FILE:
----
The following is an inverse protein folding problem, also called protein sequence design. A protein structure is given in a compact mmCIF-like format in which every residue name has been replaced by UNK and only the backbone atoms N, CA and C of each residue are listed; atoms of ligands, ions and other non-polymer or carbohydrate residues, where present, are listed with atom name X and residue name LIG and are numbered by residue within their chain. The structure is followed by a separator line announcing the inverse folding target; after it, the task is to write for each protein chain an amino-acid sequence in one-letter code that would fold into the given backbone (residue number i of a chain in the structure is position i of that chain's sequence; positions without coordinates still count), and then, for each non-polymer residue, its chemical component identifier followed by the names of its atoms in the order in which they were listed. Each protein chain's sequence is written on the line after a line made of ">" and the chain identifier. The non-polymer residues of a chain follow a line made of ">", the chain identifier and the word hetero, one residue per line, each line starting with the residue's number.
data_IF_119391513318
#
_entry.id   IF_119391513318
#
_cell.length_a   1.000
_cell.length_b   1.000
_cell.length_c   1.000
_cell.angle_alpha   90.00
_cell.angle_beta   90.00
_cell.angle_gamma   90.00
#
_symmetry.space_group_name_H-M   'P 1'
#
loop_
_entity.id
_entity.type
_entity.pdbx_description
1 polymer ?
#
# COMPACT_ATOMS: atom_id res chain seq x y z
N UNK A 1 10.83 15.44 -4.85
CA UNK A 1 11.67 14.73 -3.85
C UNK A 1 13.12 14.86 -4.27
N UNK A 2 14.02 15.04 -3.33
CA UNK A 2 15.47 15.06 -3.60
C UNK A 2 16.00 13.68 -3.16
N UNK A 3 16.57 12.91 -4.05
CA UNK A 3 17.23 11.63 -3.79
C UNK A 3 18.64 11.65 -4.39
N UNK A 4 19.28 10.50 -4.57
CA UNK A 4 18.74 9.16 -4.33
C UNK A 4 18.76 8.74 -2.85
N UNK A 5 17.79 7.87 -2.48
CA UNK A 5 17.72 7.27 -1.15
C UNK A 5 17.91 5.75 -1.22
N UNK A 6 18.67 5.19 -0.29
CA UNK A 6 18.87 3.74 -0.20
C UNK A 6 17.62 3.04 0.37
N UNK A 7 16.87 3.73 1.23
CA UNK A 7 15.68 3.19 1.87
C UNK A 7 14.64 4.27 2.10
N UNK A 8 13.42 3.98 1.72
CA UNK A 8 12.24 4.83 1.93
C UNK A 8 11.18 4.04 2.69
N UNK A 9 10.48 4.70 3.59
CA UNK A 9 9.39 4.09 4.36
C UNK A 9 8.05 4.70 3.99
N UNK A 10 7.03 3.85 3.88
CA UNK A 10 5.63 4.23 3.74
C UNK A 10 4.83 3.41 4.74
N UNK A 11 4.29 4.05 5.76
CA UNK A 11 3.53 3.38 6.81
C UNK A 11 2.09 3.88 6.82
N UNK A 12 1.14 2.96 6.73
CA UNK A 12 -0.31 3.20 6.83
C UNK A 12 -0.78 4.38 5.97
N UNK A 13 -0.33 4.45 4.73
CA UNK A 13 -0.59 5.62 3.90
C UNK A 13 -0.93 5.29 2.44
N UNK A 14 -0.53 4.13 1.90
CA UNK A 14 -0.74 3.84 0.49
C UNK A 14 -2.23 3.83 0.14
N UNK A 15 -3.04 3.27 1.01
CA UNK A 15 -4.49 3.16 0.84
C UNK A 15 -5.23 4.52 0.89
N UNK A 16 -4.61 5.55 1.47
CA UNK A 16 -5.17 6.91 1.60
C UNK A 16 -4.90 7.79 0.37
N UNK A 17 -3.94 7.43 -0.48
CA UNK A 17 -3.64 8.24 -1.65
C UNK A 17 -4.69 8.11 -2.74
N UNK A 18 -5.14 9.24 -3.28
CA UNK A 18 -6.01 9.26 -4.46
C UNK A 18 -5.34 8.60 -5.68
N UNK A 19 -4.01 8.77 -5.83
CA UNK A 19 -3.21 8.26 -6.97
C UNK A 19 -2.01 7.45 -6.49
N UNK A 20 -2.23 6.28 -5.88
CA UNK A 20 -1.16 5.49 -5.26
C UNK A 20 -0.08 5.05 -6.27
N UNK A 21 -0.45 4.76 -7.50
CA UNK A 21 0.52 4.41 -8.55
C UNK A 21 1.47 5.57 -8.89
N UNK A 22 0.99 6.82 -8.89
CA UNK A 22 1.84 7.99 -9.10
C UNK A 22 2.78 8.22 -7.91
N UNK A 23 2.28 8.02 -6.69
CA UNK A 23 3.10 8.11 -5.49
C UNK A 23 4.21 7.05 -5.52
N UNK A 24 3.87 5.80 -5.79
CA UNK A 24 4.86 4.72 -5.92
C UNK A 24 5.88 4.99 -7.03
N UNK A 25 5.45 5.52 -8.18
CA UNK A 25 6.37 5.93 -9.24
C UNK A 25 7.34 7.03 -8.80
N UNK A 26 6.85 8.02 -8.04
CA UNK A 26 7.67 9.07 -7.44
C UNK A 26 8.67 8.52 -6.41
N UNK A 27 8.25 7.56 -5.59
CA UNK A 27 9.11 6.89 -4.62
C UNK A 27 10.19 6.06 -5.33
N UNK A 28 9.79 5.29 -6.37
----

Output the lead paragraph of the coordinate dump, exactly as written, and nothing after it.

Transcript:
The following is an inverse protein folding problem, also called protein sequence design. A protein structure is given in a compact mmCIF-like format in which every residue name has been replaced by UNK and only the backbone atoms N, CA and C of each residue are listed; atoms of ligands, ions and other non-polymer or carbohydrate residues, where present, are listed with atom name X and residue name LIG and are numbered by residue within their chain. The structure is followed by a separator line announcing the inverse folding target; after it, the task is to write for each protein chain an amino-acid sequence in one-letter code that would fold into the given backbone (residue number i of a chain in the structure is position i of that chain's sequence; positions without coordinates still count), and then, for each non-polymer residue, its chemical component identifier followed by the names of its atoms in the order in which they were listed. Each protein chain's sequence is written on the line after a line made of ">" and the chain identifier. The non-polymer residues of a chain follow a line made of ">", the chain identifier and the word hetero, one residue per line, each line starting with the residue's number.